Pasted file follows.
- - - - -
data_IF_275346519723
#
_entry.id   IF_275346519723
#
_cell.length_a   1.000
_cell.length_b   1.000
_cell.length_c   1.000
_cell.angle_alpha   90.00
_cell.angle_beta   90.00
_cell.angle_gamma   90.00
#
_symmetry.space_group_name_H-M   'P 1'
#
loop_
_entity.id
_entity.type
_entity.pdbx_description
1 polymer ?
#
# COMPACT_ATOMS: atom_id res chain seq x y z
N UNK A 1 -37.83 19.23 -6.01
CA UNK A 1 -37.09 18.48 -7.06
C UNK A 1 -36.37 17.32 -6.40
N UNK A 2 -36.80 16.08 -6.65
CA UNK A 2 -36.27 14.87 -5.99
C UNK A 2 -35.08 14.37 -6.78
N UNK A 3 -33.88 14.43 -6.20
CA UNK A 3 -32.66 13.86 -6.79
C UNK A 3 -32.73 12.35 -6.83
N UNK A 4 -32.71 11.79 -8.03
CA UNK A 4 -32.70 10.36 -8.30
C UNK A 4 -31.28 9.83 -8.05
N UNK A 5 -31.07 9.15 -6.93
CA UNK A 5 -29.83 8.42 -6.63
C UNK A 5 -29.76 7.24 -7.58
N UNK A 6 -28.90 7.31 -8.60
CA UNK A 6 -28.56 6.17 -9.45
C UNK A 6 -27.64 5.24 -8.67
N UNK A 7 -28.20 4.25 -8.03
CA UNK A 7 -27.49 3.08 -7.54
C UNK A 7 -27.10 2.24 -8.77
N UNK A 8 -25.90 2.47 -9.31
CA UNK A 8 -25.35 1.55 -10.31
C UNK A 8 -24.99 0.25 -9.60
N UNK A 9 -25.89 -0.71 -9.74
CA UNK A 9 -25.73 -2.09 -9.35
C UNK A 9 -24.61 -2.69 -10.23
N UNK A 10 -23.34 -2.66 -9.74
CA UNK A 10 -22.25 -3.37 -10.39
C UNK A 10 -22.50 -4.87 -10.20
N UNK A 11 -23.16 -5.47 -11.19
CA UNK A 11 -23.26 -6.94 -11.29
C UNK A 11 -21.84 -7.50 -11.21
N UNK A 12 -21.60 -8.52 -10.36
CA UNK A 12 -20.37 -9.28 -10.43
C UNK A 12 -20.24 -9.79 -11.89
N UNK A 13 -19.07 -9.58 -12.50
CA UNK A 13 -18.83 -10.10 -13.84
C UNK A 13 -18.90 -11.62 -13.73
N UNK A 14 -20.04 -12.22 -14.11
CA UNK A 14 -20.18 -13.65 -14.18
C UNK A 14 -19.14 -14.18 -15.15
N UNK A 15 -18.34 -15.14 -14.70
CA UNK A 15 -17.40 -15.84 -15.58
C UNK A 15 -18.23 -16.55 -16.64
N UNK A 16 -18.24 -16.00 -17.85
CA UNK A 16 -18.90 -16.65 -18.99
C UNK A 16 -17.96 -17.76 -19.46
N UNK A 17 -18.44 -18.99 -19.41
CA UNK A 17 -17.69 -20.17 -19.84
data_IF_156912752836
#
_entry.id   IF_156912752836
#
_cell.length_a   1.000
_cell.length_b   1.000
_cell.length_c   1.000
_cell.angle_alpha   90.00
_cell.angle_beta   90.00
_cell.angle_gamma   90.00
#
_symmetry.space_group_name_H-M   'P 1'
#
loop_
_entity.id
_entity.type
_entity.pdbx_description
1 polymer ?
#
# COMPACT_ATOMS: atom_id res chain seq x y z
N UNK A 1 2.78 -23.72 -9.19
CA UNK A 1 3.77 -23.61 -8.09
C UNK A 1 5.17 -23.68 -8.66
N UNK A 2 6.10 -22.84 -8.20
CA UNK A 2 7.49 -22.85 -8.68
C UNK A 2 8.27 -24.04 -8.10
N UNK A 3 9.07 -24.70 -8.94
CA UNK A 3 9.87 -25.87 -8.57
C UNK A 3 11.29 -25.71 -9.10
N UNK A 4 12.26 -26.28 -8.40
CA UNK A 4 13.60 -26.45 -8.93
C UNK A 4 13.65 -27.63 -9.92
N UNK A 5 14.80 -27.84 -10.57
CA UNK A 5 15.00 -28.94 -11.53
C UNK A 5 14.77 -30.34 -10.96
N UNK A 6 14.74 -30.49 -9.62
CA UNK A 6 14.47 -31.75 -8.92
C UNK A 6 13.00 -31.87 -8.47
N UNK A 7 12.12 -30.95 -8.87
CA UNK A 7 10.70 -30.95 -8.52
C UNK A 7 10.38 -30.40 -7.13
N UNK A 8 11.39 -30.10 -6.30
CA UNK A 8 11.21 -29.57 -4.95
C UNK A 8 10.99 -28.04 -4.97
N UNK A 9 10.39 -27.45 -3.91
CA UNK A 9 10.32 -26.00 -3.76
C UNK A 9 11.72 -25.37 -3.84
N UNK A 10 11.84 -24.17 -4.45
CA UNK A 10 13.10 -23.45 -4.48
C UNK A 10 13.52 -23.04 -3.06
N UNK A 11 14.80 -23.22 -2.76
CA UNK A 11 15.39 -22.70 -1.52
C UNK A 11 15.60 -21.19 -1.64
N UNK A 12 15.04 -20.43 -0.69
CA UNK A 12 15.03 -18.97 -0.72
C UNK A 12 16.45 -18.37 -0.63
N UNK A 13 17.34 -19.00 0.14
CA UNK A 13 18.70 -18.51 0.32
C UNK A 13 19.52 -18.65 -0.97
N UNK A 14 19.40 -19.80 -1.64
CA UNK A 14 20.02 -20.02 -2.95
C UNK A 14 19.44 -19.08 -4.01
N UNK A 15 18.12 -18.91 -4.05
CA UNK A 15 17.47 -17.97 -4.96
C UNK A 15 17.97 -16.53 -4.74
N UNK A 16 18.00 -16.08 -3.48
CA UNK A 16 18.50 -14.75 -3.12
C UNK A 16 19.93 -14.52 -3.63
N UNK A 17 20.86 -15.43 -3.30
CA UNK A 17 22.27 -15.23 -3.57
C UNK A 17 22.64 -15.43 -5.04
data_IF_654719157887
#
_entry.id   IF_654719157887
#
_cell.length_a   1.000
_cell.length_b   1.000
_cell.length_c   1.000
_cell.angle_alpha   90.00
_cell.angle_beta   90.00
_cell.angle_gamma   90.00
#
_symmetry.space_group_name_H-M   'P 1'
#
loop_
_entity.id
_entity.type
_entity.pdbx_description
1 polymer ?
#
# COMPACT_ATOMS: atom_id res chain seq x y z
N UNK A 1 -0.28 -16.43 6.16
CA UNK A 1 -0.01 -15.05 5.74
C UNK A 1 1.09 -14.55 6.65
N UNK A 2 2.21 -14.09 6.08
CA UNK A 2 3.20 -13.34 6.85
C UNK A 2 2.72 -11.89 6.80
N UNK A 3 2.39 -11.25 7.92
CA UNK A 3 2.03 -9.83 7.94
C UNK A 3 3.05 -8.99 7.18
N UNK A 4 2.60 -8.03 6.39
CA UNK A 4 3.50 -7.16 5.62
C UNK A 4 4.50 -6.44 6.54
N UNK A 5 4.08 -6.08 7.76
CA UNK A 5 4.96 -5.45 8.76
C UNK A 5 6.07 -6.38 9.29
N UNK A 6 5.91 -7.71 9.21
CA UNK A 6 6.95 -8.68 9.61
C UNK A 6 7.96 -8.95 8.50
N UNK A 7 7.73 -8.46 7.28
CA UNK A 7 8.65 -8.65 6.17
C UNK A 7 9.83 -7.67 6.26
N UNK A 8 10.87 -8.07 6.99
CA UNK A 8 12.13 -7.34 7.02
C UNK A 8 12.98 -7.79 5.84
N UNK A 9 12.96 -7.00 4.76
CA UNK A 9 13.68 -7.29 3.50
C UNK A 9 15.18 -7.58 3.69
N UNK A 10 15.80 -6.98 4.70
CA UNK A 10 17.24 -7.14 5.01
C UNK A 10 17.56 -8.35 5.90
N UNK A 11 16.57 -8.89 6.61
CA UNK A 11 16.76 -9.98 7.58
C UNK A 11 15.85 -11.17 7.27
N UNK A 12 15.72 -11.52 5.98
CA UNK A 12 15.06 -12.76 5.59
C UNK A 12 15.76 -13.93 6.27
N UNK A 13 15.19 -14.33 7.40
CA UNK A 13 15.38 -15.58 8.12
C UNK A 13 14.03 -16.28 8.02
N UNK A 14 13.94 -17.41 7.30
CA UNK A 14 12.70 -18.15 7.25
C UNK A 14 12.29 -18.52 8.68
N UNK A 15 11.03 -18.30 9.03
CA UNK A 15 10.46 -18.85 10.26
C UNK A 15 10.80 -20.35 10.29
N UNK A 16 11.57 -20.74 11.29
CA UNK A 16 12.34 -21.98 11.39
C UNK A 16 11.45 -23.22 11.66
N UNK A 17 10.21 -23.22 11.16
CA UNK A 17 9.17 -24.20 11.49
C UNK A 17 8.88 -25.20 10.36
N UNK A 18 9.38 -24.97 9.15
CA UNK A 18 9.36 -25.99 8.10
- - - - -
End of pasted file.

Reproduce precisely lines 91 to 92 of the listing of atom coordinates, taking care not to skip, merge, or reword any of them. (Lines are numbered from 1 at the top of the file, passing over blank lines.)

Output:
N UNK A 1 2.78 -23.72 -9.19
CA UNK A 1 3.77 -23.61 -8.09